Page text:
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BUSY TIMES REQUIRE FLEXIBILITY

Happy Spring! If you’re like us, you spent the long Dutch Easter weekend relaxing after opening a new show, “The Future is Here… And it is Slightly Annoying.” In addition, I just finished a crazy six weeks of non-stop travel gigs. And being busy leads to stress. How do I handle busy periods? With improv of course. That flexibility to respond to unusual situations, also when I’m busy, is what keeps me going.

It started with a trip to London. Pro tip: Never, ever fly to Luton. Luton Airport is like if a parking lot and a construction site had sex, but instead of a condom, they used an ugly waiting room from the mid-80’s. If Brexit means I never have to fly there again, bring it on. Instead of getting mad at the airport, however, I just think ‘Yes and.’ Wow, this Luton gas station sandwich is dry. ‘Yes and’ I will be eating better at Jamie’s Italian at Heathrow or Gatwick, ending with Jamie’s warm strudel with vanilla sauce which feels neither Jamie nor Italian, but it’s good.

There was a trip to Helsinki where the organizers offered to take me along for a traditional Finnish lunch and an even more traditional Finnish sauna at their cottage in the woods, 90 minutes outside of the city. Was I ‘too busy’ to go? Technically yes, but life is also about seizing unusual opportunities. In case you’re wondering if I walked 60 meters to drop my bare ass into a hole in the ice, the answer is no. That said perhaps you weren’t wondering. Anyway, that was an opportunity I did not want to seize.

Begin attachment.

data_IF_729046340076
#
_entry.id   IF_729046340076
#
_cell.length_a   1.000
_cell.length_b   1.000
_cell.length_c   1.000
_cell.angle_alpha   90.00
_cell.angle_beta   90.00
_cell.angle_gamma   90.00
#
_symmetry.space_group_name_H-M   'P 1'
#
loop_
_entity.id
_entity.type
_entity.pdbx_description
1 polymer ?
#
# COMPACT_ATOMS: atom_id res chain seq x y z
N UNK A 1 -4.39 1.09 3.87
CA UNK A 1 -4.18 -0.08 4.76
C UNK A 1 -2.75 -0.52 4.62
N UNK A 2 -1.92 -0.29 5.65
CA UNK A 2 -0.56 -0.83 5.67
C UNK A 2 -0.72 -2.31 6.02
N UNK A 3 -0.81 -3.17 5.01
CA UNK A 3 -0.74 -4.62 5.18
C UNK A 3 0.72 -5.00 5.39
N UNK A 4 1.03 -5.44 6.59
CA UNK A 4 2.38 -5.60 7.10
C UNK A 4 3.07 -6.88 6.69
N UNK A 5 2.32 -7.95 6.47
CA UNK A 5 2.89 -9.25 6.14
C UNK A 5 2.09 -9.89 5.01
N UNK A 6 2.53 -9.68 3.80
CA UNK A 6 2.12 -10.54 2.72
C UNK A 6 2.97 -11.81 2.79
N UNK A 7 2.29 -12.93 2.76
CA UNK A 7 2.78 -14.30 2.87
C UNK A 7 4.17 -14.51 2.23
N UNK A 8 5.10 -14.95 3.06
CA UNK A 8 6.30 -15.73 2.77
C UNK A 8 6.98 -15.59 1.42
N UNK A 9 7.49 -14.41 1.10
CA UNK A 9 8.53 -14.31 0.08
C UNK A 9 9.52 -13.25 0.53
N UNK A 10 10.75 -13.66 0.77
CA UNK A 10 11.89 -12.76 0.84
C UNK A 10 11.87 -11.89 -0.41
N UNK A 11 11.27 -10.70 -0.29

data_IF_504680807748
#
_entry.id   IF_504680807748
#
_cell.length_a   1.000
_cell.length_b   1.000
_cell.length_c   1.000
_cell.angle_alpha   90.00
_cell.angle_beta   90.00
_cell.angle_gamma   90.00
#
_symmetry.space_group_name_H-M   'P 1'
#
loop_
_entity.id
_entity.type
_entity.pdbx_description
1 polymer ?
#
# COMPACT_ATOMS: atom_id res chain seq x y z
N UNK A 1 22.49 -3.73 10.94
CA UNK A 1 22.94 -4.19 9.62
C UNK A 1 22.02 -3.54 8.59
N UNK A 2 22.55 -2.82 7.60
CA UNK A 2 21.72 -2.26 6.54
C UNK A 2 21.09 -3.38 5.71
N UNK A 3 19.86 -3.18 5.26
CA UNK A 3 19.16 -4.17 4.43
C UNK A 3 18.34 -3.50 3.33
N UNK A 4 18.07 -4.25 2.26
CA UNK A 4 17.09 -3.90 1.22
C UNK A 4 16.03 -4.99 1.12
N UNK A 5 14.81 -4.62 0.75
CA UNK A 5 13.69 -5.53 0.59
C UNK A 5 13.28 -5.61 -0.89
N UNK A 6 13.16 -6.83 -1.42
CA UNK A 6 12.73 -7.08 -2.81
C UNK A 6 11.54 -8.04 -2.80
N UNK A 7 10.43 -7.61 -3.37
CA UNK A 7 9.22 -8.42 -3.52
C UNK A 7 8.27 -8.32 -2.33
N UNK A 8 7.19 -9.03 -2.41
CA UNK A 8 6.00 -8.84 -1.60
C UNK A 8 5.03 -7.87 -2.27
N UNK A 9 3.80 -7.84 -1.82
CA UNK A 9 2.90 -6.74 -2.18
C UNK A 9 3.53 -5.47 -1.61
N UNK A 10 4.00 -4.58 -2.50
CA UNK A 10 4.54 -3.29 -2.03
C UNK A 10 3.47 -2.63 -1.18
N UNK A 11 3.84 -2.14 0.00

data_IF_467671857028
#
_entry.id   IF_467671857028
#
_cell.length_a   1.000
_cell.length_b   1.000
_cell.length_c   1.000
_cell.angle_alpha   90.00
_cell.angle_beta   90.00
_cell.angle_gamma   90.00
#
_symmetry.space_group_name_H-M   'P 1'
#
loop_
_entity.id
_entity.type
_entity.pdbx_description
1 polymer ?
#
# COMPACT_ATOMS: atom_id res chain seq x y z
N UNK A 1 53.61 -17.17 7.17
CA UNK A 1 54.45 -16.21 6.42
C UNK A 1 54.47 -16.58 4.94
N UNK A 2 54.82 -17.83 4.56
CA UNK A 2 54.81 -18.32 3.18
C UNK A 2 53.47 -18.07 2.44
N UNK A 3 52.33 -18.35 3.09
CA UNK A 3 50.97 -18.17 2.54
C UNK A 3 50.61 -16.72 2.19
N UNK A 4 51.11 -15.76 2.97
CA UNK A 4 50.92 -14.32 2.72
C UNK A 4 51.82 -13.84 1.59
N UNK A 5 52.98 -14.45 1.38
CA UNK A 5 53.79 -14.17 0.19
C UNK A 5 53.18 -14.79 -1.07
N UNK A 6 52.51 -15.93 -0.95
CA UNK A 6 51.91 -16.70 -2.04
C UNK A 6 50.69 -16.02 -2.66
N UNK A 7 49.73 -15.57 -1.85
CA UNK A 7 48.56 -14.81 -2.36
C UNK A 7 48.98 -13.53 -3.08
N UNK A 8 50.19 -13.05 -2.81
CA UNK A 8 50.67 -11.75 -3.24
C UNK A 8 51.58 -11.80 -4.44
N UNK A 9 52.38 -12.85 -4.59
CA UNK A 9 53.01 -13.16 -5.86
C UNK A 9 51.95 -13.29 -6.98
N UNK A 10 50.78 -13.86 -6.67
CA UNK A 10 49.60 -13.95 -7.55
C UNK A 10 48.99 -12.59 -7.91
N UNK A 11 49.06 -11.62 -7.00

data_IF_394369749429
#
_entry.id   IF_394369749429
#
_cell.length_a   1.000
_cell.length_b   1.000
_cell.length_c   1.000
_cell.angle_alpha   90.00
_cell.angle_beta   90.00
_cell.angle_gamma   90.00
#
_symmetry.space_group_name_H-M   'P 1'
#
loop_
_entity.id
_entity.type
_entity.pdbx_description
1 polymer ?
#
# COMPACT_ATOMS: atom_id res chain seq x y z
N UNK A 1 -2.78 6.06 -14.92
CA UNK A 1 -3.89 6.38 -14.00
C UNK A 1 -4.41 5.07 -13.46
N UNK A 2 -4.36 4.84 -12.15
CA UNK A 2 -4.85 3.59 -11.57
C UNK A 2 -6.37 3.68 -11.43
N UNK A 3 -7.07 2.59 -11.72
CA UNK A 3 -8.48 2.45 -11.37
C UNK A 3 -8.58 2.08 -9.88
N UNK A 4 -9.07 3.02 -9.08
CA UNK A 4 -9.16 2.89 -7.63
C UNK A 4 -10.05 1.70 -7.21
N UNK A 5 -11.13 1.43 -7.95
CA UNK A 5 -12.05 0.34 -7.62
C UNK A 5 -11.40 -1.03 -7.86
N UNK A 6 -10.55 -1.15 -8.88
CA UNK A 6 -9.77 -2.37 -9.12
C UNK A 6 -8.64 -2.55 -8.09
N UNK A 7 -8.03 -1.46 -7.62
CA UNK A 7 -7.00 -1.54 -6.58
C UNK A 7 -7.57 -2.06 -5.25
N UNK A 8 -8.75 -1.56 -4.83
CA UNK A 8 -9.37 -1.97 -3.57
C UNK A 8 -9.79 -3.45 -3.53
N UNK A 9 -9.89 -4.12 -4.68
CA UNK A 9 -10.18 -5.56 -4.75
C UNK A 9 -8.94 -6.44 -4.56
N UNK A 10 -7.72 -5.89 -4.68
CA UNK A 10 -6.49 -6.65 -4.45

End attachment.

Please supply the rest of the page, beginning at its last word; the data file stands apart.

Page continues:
Then I had to deal with a bit of our own Luton, right in the Haarlemmermeer. I am talking about the M gates at Schiphol. Unfortunately, KLM doesn’t fly to Dubrovnik, so there I was. An accident on the A10 added an hour to my commute. And a cancelled flight had somehow put an extra plane full of people in the security line. No stress; I had speedy boarding! ‘Sorry hoor. We’re only letting people going to Malaga in that line. Don’t worry; you’ll make your flight.’ Stress. I chatted with a few different security people, but no one was especially concerned.

After 45 minutes in the Efteling-style winding line, with my gate closing in ten minutes, I told a security guy I was worried about making the plane, and needed to join the speedy line. Unfortunately, he towed the party line: ‘Sorry hoor; that’s only for people going to Malaga. You’ll have to go left.’ I looked him in the eye and said, ‘Then you better call the police, because I’m not going left.’ Now he was concerned: ‘If I call the police, you will be in a very different line…’ We had a laugh, he understood my situation, and he invited me to go right.

I made the flight (just), but I thought this is a lot how you need to be to host events: A mix of confident and prepared. It’s a lot like doing improv or hosting events. You need to assume that unexpected events and problems will derail your plans. Sometimes you need to be assertive. And sometimes nimble enough to know that you can sort whatever it is that comes up — and that a little humor goes a long way in that sorting. And yes we can teach that!

Pep Rosenfeld


PepPep Rosenfeld

As Director of Creative Content, Pep does it all: He’s a high level event host & facilitator, writer, stand-up comedian, public speaker, coach, and developer of innovative corporate programs. A co-founder of Boom Chicago, Pep’s passion is using comedy to make hard-to-communicate messages land and stick, as featured In his 2012 TED talk, ‘Fight, Flight or Make Your Opponent Laugh.’ Pep hosts events like TEDx Amsterdam, The Next Web Conference, The Nordic Business Forum, and the Spin Awards to rave reviews, and he was nominated for an Emmy for his writing on America’s long-running television show, Saturday Night Live.

 

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